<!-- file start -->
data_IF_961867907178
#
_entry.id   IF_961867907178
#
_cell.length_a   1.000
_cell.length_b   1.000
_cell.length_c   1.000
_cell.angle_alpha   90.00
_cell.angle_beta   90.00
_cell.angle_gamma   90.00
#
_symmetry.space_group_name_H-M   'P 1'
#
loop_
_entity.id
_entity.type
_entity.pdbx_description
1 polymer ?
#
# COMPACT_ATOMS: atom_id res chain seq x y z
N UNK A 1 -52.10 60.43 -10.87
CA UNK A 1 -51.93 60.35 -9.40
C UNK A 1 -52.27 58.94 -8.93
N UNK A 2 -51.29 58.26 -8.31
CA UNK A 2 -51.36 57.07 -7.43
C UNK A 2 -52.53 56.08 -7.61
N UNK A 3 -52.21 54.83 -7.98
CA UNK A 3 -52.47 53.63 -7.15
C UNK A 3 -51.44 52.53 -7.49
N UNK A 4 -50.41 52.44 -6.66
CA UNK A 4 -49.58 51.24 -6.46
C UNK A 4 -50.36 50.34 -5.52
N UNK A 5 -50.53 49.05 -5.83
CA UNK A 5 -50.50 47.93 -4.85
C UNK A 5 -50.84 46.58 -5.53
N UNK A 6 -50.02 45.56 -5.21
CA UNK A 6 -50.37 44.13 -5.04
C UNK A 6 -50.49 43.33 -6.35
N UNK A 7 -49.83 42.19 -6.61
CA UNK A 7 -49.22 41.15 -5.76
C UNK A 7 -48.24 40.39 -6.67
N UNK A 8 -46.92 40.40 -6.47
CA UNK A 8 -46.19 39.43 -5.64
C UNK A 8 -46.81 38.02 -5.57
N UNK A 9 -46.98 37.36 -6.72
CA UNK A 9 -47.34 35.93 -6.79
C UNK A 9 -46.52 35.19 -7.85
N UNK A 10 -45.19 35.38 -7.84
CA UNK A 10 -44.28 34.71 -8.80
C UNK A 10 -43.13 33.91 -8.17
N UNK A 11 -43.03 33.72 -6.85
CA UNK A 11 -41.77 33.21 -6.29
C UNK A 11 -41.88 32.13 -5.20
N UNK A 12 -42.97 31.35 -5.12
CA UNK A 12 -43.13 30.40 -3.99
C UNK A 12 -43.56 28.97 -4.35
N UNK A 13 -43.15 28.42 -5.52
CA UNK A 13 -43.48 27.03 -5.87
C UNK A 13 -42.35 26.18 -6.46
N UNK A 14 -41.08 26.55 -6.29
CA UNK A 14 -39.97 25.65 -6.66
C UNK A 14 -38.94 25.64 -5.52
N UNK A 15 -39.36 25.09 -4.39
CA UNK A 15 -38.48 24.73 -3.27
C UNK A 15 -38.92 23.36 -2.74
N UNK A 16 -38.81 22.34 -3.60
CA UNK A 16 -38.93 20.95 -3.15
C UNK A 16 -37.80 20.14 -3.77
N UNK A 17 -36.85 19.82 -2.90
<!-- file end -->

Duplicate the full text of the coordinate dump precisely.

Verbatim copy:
data_IF_961867907178
#
_entry.id   IF_961867907178
#
_cell.length_a   1.000
_cell.length_b   1.000
_cell.length_c   1.000
_cell.angle_alpha   90.00
_cell.angle_beta   90.00
_cell.angle_gamma   90.00
#
_symmetry.space_group_name_H-M   'P 1'
#
loop_
_entity.id
_entity.type
_entity.pdbx_description
1 polymer ?
#
# COMPACT_ATOMS: atom_id res chain seq x y z
N UNK A 1 -52.10 60.43 -10.87
CA UNK A 1 -51.93 60.35 -9.40
C UNK A 1 -52.27 58.94 -8.93
N UNK A 2 -51.29 58.26 -8.31
CA UNK A 2 -51.36 57.07 -7.43
C UNK A 2 -52.53 56.08 -7.61
N UNK A 3 -52.21 54.83 -7.98
CA UNK A 3 -52.47 53.63 -7.15
C UNK A 3 -51.44 52.53 -7.49
N UNK A 4 -50.41 52.44 -6.66
CA UNK A 4 -49.58 51.24 -6.46
C UNK A 4 -50.36 50.34 -5.52
N UNK A 5 -50.53 49.05 -5.83
CA UNK A 5 -50.50 47.93 -4.85
C UNK A 5 -50.84 46.58 -5.53
N UNK A 6 -50.02 45.56 -5.21
CA UNK A 6 -50.37 44.13 -5.04
C UNK A 6 -50.49 43.33 -6.35
N UNK A 7 -49.83 42.19 -6.61
CA UNK A 7 -49.22 41.15 -5.76
C UNK A 7 -48.24 40.39 -6.67
N UNK A 8 -46.92 40.40 -6.47
CA UNK A 8 -46.19 39.43 -5.64
C UNK A 8 -46.81 38.02 -5.57
N UNK A 9 -46.98 37.36 -6.72
CA UNK A 9 -47.34 35.93 -6.79
C UNK A 9 -46.52 35.19 -7.85
N UNK A 10 -45.19 35.38 -7.84
CA UNK A 10 -44.28 34.71 -8.80
C UNK A 10 -43.13 33.91 -8.17
N UNK A 11 -43.03 33.72 -6.85
CA UNK A 11 -41.77 33.21 -6.29
C UNK A 11 -41.88 32.13 -5.20
N UNK A 12 -42.97 31.35 -5.12
CA UNK A 12 -43.13 30.40 -3.99
C UNK A 12 -43.56 28.97 -4.35
N UNK A 13 -43.15 28.42 -5.52
CA UNK A 13 -43.48 27.03 -5.87
C UNK A 13 -42.35 26.18 -6.46
N UNK A 14 -41.08 26.55 -6.29
CA UNK A 14 -39.97 25.65 -6.66
C UNK A 14 -38.94 25.64 -5.52
N UNK A 15 -39.36 25.09 -4.39
CA UNK A 15 -38.48 24.73 -3.27
C UNK A 15 -38.92 23.36 -2.74
N UNK A 16 -38.81 22.34 -3.60
CA UNK A 16 -38.93 20.95 -3.15
C UNK A 16 -37.80 20.14 -3.77
N UNK A 17 -36.85 19.82 -2.90